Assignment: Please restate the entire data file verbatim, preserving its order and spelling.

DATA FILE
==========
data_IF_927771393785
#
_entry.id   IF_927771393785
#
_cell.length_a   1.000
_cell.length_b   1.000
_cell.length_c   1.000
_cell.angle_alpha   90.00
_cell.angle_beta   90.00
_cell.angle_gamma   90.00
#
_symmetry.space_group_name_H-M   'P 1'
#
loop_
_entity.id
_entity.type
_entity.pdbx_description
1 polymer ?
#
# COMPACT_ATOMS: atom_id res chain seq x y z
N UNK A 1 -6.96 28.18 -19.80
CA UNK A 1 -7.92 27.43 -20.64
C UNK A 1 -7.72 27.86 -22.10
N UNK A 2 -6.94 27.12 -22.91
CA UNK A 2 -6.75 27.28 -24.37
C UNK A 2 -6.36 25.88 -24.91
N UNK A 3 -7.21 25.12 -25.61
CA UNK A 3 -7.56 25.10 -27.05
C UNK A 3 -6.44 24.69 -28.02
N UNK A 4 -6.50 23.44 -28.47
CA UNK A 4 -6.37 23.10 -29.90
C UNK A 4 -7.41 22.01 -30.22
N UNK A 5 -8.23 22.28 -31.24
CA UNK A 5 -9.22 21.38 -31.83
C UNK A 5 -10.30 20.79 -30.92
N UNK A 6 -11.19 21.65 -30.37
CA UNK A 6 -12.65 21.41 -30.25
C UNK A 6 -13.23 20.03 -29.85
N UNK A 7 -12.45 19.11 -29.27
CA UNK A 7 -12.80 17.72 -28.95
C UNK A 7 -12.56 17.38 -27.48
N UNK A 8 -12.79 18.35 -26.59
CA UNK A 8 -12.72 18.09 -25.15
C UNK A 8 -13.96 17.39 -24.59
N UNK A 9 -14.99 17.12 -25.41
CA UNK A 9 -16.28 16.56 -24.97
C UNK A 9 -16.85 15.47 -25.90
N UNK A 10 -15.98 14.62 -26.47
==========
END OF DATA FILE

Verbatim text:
data_IF_927771393785
#
_entry.id   IF_927771393785
#
_cell.length_a   1.000
_cell.length_b   1.000
_cell.length_c   1.000
_cell.angle_alpha   90.00
_cell.angle_beta   90.00
_cell.angle_gamma   90.00
#
_symmetry.space_group_name_H-M   'P 1'
#
loop_
_entity.id
_entity.type
_entity.pdbx_description
1 polymer ?
#
# COMPACT_ATOMS: atom_id res chain seq x y z
N UNK A 1 -6.96 28.18 -19.80
CA UNK A 1 -7.92 27.43 -20.64
C UNK A 1 -7.72 27.86 -22.10
N UNK A 2 -6.94 27.12 -22.91
CA UNK A 2 -6.75 27.28 -24.37
C UNK A 2 -6.36 25.88 -24.91
N UNK A 3 -7.21 25.12 -25.61
CA UNK A 3 -7.56 25.10 -27.05
C UNK A 3 -6.44 24.69 -28.02
N UNK A 4 -6.50 23.44 -28.47
CA UNK A 4 -6.37 23.10 -29.90
C UNK A 4 -7.41 22.01 -30.22
N UNK A 5 -8.23 22.28 -31.24
CA UNK A 5 -9.22 21.38 -31.83
C UNK A 5 -10.30 20.79 -30.92
N UNK A 6 -11.19 21.65 -30.37
CA UNK A 6 -12.65 21.41 -30.25
C UNK A 6 -13.23 20.03 -29.85
N UNK A 7 -12.45 19.11 -29.27
CA UNK A 7 -12.80 17.72 -28.95
C UNK A 7 -12.56 17.38 -27.48
N UNK A 8 -12.79 18.35 -26.59
CA UNK A 8 -12.72 18.09 -25.15
C UNK A 8 -13.96 17.39 -24.59
N UNK A 9 -14.99 17.12 -25.41
CA UNK A 9 -16.28 16.56 -24.97
C UNK A 9 -16.85 15.47 -25.90
N UNK A 10 -15.98 14.62 -26.47